There are myriad issues that government agencies, NGOs, and philanthropic organizations must address in their efforts to strengthen communities—economic growth, environmental degradation, affordability, social isolation, access to affordable food and services, freedom of self-expression, to name only a few. Rather than tackling each of these issues separately, more and more groups are aligning around Placemaking as a strategy that not only addresses these disparate agendas, but also shines a light on the critical ways in which they intersect. Quickly catching on to this trend, organizations are beginning to fund multiple Placemaking projects and programs. This is exciting news for Placemakers and communities everywhere!
Don’t get us wrong—one of PPS’s Eleven Principles of Placemaking is that “money is not the issue,” and we still firmly believe this to be true. However, for projects that have a coherent community vision and ready partners, but lack the resources to execute that vision, securing funding can be the spark that turns impassioned ideas into reality. This funding can also help take successful “Lighter, Quicker, Cheaper” programs to the next level—with huge benefits for the community as a whole.
After the Placemaking Leadership Council meeting in Pittsburgh, PPS hosted the first ever Placemaking Funders Forum. The event brought together a diverse group of 18 foundations, public agencies, national associations, crowdfunding organizations, corporate funders, non-profit intermediaries and their partners to discuss common challenges of funding Placemaking initiatives, and to find ways to share information to further leverage the impact of their programs. The discussion was masterfully facilitated by Tony Macklin of the Roy A. Hunt Foundation (Tony previously launched the Inspiring Places Initiative, in collaboration with PPS, at the Central Indiana Community Foundation).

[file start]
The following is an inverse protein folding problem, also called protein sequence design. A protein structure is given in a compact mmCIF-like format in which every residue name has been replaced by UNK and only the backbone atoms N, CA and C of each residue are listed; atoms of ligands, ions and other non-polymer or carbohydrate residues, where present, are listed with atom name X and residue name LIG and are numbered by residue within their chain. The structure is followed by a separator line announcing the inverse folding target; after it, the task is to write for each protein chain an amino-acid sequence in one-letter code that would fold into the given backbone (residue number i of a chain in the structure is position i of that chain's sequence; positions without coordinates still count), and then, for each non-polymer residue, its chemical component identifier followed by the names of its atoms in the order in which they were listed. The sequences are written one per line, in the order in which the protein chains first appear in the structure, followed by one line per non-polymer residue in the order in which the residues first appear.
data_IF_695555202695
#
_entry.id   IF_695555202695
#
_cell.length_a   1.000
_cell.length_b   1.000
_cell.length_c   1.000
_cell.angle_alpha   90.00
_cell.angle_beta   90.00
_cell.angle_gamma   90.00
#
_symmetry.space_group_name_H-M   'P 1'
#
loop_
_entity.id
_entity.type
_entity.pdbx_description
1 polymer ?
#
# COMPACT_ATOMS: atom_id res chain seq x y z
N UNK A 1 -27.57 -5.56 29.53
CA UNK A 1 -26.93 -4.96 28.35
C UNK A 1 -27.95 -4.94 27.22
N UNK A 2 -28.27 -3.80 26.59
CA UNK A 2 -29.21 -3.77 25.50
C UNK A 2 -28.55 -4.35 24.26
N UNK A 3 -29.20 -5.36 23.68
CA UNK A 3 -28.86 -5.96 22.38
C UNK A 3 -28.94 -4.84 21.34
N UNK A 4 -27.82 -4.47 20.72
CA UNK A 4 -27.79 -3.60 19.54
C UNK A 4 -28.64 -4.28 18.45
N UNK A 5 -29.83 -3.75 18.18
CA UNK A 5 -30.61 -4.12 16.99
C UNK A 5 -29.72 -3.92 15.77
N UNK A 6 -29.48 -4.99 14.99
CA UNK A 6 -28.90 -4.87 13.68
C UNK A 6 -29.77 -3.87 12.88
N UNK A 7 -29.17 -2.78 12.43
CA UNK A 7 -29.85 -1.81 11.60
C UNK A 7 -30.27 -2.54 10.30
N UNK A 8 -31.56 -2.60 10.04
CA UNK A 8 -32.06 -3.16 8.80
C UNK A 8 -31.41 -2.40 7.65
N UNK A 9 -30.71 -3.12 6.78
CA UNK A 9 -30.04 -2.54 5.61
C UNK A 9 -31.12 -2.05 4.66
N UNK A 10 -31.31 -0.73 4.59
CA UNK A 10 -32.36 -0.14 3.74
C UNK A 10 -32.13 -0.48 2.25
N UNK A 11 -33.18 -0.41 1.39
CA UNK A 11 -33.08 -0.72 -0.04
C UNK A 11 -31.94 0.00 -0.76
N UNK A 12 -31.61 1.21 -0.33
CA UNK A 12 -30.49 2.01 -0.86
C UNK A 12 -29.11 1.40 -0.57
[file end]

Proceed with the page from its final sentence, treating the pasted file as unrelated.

The very diversity in the types of organizations at this forum is itself a testament to Placemaking’s capacity for bridging a wide range of traditional funding categories—community development, civic engagement, arts and culture, environment, and health.
Across their varied missions, attendees found themselves facing many of the same questions:
Together, by sharing resources and experiences, this group will create scalable, accessible tools to help measure and communicate the outcomes of Placemaking projects more effectively. This is a critical step in bolstering the “case-making for Placemaking,” as one attendee put it, and it will be another resource from which zealous nuts and place managers can draw, as they work to enhance their public spaces.
Another big step for Placemaking funding comes from the Kresge Foundation, which has long offered visionary leadership for Placemaking as a philanthropic strategy. Their support for the Placemaking Leadership Council is providing dedicated resources to foster the vigor and growth of Placemaking networks.
The Placemaking Funders Forum will be brought under the umbrella of the Leadership Council, with PPS continuing to serve as a facilitator—connecting funders, communities, and public space managers with relevant funding programs and useful tools. We’d love to hear more input about how Placemaking funding can be made more effective. Please let us know what you’re thinking: firstname.lastname@example.org.